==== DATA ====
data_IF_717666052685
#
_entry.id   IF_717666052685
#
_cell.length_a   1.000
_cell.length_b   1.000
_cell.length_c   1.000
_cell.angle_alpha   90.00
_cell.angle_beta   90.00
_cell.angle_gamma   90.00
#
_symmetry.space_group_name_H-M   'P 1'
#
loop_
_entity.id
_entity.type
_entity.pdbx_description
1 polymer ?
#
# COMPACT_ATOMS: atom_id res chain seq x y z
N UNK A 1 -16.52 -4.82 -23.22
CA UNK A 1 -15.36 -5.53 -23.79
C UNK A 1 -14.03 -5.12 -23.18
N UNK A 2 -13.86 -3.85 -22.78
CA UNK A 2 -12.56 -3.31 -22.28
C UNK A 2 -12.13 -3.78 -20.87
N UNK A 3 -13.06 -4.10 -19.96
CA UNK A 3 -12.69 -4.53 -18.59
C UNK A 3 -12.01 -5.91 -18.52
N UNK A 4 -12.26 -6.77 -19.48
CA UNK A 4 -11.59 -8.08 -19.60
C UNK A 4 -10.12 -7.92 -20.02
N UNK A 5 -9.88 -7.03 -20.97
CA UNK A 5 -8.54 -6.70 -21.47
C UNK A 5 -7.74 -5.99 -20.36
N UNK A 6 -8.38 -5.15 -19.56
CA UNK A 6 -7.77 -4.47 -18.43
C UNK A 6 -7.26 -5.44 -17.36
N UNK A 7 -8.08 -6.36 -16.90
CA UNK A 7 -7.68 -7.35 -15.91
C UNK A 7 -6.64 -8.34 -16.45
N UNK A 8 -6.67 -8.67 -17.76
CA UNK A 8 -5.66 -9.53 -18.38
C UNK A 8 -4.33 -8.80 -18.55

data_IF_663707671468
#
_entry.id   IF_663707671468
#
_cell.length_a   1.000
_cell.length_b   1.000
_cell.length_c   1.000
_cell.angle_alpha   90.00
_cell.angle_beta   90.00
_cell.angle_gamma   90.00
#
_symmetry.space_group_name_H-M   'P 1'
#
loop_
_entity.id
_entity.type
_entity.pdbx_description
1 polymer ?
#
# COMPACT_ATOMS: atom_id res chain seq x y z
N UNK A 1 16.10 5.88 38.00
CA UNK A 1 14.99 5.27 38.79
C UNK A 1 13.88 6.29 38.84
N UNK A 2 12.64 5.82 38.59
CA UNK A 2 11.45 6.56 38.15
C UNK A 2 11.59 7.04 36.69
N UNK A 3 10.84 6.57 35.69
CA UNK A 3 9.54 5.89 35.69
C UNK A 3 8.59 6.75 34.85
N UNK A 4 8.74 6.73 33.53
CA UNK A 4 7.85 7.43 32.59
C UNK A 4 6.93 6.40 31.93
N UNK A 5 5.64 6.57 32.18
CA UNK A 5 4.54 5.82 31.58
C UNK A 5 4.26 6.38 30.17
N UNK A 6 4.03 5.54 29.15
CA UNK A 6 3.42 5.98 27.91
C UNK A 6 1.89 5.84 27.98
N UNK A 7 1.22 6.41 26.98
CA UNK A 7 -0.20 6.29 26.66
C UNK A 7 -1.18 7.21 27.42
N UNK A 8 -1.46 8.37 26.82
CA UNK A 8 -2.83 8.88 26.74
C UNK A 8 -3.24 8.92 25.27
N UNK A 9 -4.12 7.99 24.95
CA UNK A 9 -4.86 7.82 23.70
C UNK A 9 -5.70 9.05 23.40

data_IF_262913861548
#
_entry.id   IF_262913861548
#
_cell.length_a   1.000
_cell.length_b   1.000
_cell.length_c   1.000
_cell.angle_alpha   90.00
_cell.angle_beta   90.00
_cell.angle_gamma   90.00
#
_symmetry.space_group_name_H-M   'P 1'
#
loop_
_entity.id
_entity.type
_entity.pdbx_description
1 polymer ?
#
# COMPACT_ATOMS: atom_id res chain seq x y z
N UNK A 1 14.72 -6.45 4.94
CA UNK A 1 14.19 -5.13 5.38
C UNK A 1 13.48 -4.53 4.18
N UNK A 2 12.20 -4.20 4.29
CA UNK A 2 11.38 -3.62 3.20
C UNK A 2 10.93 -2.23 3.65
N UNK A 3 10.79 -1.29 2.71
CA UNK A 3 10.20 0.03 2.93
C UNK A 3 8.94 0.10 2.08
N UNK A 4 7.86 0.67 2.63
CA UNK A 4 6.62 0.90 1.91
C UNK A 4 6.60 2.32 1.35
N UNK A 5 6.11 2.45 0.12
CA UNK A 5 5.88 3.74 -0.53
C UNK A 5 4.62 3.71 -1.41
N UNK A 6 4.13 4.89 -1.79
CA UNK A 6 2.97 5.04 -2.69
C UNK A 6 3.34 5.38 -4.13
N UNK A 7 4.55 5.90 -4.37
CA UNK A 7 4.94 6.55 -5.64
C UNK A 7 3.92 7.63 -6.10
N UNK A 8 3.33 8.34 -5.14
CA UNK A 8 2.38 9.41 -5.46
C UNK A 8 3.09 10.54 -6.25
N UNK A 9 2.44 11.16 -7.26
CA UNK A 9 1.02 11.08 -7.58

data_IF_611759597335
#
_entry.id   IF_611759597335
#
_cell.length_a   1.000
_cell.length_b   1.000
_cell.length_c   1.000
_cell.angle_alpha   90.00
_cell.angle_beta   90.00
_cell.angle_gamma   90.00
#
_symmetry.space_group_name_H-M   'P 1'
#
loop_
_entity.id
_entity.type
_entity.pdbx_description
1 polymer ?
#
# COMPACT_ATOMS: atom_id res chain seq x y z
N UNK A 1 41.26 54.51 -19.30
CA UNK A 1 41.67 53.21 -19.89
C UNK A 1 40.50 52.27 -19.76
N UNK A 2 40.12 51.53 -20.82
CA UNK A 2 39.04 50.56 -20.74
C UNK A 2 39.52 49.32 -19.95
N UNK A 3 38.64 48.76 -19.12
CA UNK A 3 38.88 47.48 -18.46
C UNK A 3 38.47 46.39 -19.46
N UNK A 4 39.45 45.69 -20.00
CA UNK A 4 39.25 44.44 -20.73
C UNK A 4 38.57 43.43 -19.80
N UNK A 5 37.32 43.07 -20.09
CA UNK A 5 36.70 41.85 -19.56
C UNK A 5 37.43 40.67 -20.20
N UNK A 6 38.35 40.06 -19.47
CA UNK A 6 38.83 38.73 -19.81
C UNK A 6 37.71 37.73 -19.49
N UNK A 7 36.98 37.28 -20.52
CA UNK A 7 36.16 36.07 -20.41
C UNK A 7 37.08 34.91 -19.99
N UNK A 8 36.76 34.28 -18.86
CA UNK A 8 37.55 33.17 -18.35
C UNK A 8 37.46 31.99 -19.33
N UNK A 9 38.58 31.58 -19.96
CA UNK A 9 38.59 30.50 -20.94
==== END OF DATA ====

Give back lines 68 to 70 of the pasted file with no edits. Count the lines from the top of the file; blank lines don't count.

N UNK A 2 12.64 5.82 38.59
CA UNK A 2 11.45 6.56 38.15
C UNK A 2 11.59 7.04 36.69